mathematical proof (noun): a mathematical argument that begins with a truth and proceeds by logical steps to a conclusion which then must be true.

Updating the page to add a traditionally formatted definition at the top of the page. After is the original post from 2005 without edits.  James Harris, February 6th, 2012.

A mathematical proof begins with a truth and proceeds by logical steps to a conclusion which then must be true.

I call that the functional definition of a mathematical proof, which I came up with a couple of years ago and posted on Usenet, as part of extreme mathematics as I practice it, is open research meaning you publicize your work.

An absolute definition would be:

A mathematical proof is a mathematical argument that begins with a truth and proceeds by logical steps to a conclusion which then must be true.

I like "logical steps" while others might prefer "valid mathematical steps".

By convention, the conclusion of a math proof is often called a theorem, and students are taught to state it up front, basically just saying the conclusion at the outset.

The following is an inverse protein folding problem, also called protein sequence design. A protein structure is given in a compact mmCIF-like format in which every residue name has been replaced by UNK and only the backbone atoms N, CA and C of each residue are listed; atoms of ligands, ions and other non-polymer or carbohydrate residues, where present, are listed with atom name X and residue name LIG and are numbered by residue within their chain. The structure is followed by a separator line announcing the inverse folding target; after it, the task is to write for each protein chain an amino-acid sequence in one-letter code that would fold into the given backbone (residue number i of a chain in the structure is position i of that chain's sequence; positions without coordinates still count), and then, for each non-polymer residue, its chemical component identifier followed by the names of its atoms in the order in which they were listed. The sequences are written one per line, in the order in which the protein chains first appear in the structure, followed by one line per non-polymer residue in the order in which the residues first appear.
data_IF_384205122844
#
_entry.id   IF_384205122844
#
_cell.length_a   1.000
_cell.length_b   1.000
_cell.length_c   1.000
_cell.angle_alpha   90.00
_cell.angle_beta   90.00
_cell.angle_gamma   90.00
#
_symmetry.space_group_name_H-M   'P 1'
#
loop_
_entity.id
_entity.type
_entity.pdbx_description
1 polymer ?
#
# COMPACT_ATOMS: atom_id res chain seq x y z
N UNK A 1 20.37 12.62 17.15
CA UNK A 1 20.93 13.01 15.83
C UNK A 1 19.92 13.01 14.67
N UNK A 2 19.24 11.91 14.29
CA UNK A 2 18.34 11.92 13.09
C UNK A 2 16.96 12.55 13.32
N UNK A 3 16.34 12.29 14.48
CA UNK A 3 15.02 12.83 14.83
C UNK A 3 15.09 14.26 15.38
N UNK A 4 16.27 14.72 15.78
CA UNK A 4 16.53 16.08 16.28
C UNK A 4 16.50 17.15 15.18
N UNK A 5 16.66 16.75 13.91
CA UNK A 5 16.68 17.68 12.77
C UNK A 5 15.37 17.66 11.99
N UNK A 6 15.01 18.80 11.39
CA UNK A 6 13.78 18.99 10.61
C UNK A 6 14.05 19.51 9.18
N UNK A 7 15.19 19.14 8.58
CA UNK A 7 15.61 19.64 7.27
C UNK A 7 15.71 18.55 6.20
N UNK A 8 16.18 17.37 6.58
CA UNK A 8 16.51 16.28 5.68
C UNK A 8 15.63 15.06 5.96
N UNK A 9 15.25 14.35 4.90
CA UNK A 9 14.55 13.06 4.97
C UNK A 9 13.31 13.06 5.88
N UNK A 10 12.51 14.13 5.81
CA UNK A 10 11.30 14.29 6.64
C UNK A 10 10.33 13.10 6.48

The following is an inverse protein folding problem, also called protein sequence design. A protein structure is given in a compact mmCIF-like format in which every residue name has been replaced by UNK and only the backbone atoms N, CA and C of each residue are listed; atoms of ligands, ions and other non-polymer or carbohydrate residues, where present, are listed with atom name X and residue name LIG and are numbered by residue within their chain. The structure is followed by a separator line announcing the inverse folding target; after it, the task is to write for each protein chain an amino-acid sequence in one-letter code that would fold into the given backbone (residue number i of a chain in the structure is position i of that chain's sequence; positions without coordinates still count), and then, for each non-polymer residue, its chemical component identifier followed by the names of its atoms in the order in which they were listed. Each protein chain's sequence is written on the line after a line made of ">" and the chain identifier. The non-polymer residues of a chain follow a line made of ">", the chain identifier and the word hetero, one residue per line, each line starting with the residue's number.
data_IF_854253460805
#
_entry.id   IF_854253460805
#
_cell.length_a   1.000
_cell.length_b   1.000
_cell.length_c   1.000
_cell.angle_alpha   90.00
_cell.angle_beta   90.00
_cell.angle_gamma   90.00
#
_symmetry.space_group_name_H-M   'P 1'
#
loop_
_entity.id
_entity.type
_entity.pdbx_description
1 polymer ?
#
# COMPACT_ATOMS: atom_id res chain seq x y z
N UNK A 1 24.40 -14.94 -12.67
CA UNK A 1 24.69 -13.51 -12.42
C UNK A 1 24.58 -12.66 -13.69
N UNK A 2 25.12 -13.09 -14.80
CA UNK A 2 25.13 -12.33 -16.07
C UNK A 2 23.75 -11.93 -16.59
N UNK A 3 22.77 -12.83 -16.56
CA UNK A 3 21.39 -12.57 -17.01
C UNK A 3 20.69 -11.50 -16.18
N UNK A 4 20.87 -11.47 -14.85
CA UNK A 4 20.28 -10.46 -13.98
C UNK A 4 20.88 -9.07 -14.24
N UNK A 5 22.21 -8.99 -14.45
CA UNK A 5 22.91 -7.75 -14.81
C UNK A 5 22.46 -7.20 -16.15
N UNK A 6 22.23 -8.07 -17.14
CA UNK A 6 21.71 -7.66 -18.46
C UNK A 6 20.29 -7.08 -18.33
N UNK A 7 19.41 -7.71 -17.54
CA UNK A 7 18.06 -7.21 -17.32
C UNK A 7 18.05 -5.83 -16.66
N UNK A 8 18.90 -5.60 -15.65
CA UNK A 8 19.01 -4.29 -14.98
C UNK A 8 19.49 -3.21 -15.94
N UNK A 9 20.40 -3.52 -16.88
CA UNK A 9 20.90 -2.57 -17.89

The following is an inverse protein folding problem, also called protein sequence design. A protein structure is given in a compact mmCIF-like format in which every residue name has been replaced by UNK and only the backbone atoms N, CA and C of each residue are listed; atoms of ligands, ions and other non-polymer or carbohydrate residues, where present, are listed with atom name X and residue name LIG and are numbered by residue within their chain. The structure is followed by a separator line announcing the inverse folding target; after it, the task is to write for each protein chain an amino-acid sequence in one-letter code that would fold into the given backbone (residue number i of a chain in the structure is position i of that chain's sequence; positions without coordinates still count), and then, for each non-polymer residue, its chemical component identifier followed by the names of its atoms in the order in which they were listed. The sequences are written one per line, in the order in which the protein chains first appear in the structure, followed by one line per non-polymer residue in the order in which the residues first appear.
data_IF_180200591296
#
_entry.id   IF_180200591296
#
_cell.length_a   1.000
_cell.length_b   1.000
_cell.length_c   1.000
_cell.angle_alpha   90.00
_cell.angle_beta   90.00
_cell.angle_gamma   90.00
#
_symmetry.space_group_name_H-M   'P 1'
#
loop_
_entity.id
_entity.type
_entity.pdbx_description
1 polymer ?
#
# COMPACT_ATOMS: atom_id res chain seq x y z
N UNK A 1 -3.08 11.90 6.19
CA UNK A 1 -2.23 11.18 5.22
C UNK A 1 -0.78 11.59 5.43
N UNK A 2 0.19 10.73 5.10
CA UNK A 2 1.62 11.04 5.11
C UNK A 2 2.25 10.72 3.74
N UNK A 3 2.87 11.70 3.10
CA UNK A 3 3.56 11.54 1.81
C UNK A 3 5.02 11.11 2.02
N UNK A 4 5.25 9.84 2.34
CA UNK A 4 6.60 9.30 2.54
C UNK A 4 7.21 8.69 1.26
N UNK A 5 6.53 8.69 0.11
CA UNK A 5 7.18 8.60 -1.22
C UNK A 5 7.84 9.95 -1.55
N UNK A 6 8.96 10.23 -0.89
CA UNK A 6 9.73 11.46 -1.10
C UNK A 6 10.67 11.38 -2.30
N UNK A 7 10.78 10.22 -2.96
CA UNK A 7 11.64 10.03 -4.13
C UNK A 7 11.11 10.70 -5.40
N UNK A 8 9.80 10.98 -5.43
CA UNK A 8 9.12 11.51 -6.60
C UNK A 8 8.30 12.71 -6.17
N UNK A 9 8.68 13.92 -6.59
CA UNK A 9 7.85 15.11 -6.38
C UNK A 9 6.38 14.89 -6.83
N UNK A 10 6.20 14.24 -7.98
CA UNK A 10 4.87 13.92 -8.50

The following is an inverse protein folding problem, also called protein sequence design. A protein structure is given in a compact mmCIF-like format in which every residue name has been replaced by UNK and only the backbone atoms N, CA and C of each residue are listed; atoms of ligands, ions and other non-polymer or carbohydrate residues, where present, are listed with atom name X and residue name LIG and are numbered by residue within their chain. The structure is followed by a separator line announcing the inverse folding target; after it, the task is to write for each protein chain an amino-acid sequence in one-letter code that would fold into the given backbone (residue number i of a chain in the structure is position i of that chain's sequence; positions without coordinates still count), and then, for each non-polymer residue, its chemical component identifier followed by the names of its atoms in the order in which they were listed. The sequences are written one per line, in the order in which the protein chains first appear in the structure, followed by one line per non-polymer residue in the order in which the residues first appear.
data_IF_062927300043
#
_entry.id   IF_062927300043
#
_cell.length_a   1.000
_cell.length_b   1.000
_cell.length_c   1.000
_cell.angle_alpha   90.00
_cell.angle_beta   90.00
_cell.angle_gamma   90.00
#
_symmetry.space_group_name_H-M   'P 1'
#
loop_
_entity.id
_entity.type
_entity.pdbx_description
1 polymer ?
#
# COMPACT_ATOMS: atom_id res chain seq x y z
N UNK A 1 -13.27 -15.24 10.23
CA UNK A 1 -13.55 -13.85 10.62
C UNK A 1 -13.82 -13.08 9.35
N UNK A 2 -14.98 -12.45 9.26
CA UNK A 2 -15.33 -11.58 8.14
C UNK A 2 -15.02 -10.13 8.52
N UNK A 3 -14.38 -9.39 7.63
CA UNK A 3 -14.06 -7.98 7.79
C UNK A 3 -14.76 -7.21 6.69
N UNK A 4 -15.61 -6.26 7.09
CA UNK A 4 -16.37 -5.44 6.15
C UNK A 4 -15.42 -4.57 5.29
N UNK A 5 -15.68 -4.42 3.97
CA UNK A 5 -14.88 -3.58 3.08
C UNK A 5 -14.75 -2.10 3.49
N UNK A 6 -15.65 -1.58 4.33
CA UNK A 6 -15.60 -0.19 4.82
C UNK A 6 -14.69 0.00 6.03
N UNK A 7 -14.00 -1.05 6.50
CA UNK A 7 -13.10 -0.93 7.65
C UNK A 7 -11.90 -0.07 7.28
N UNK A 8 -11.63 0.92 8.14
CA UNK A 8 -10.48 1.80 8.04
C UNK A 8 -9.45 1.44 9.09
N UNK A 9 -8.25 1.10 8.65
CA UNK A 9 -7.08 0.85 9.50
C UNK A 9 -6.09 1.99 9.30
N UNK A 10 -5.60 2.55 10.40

That convention is just that, a convention, of saying the conclusion up front, and then going through the steps to prove that conclusion.

So, a theorem is actually the conclusion of a math proof, which includes the theorem itself, as well as the argument proving it.

For some reason (surprise, surprise) you will not find my definitions of mathematical proof in the mainstream literature, as in my experience, mathematicians willfully ignore information that they don't like.

So why are my definitions worth mentioning?

Well, for some reason, the idea has become part of the mainstream thinking on proofs that they are creations of mathematicians that are "fragile" or delicate, with the idea of broken proofs, and failed proofs, etc., which comes about when failed arguments are called proofs.

But, consider the word "proof", as, for an example from another domain, if prosecutors claim to have proof that a suspect committed a crime, but it turns out their "proof" is not proof at all--but maybe a flight of fancy or reach by the prosecutors--it's not called failed proof!!!

They just didn't have proof.

There is a direct contradiction in declaring a flawed argument to be proof or a proof, and what I don't like about that being routine is it gives the wrong impression to the public where people don't realize that proofs are solid in a way not known in other areas--they are absolutely true.

Failed arguments are failed arguments and not proofs, no matter what anybody calls them.